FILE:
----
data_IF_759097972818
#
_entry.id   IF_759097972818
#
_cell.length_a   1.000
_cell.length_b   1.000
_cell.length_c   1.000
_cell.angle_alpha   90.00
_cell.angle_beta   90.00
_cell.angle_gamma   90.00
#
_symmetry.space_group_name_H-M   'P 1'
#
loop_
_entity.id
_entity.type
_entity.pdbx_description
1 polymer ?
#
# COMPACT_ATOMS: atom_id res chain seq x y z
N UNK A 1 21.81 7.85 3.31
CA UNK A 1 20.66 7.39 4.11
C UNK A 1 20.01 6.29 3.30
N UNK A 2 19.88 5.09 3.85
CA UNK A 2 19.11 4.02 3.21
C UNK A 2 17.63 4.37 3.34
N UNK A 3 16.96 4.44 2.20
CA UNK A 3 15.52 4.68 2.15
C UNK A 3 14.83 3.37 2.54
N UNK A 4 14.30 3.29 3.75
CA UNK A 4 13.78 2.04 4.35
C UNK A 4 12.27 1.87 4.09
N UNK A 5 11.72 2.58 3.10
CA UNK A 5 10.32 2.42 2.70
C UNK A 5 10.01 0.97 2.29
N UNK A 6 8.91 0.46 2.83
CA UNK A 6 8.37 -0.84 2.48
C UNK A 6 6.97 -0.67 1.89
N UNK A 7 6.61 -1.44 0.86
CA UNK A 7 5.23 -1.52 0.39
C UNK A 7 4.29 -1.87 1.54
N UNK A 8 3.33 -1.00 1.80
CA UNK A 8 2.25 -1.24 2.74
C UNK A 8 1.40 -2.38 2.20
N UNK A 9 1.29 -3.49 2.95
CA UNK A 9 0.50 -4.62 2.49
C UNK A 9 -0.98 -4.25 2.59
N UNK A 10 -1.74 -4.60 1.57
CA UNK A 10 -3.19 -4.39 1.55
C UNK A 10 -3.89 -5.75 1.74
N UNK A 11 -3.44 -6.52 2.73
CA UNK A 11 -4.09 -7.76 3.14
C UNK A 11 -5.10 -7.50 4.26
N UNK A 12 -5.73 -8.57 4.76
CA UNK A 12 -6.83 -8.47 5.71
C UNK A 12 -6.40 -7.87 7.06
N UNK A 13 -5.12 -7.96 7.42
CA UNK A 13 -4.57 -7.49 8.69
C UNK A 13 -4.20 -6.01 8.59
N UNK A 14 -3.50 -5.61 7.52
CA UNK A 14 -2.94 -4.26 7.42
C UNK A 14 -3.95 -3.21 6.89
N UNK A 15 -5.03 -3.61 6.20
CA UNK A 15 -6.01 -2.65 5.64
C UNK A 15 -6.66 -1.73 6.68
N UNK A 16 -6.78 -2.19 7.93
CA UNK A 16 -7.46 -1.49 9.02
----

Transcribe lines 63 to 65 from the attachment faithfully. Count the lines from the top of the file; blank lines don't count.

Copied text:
N UNK A 15 -5.03 -3.61 6.20
CA UNK A 15 -6.01 -2.65 5.64
C UNK A 15 -6.66 -1.73 6.68